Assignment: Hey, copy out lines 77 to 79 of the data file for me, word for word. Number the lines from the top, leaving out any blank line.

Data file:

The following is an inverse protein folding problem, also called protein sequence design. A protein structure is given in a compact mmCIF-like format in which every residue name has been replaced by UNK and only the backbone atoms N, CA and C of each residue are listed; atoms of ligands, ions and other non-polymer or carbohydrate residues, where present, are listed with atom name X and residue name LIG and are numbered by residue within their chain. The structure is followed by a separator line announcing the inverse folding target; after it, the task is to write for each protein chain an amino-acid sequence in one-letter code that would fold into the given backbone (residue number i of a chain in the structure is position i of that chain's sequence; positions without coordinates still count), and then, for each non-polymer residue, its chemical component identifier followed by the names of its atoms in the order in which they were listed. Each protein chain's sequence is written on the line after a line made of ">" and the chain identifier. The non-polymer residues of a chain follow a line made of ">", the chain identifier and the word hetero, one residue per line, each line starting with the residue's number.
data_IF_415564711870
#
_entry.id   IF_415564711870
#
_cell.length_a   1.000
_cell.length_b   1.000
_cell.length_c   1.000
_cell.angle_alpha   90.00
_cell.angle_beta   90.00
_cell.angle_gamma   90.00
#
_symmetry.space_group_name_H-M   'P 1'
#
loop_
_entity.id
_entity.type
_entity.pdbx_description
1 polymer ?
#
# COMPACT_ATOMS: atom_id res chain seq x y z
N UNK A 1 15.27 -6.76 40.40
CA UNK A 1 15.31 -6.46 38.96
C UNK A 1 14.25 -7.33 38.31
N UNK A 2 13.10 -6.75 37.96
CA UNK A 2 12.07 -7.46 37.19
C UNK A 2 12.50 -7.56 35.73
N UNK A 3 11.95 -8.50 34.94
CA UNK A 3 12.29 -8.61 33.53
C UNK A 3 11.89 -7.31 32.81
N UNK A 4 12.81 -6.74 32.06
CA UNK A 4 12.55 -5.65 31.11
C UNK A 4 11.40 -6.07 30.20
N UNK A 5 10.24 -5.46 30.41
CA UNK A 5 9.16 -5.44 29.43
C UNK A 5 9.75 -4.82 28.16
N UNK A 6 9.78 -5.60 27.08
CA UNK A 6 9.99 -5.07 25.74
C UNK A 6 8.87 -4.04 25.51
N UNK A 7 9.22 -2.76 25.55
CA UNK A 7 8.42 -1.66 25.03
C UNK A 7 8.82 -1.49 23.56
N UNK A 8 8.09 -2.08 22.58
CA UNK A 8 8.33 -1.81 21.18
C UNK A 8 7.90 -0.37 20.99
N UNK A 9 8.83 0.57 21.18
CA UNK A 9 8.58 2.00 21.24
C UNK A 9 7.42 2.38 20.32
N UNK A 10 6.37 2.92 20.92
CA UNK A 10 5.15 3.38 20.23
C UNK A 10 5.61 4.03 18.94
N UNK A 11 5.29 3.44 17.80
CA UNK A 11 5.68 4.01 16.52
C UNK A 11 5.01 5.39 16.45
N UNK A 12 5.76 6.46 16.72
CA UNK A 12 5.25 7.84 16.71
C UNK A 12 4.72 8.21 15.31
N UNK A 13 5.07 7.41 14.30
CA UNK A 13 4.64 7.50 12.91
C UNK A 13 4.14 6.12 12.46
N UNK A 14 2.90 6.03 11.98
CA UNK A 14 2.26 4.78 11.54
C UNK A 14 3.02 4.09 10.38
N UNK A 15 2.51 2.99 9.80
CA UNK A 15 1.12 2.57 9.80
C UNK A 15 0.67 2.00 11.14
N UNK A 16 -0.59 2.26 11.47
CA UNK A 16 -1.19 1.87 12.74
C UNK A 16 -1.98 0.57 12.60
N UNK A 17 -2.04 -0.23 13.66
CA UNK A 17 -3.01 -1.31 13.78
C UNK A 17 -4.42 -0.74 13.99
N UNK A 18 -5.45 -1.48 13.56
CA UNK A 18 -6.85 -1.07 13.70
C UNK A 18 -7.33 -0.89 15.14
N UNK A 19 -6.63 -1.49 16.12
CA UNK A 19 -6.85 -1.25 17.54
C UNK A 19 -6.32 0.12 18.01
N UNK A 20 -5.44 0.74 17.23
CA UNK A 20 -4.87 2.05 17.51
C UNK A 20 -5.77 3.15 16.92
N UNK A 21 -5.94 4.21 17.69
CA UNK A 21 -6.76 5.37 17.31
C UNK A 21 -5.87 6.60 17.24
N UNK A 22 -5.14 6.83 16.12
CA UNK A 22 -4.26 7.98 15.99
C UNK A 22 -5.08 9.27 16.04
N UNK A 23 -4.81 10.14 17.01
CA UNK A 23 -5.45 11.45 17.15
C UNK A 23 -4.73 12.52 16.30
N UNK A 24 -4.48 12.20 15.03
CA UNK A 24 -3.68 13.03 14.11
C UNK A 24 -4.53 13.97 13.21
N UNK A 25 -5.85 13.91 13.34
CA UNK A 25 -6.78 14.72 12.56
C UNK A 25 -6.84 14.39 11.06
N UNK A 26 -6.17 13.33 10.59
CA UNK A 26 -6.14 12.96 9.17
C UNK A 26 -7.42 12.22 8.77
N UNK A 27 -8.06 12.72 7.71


CA UNK A 19 -6.85 -1.25 17.54
C UNK A 19 -6.32 0.12 18.01
N UNK A 20 -5.44 0.74 17.23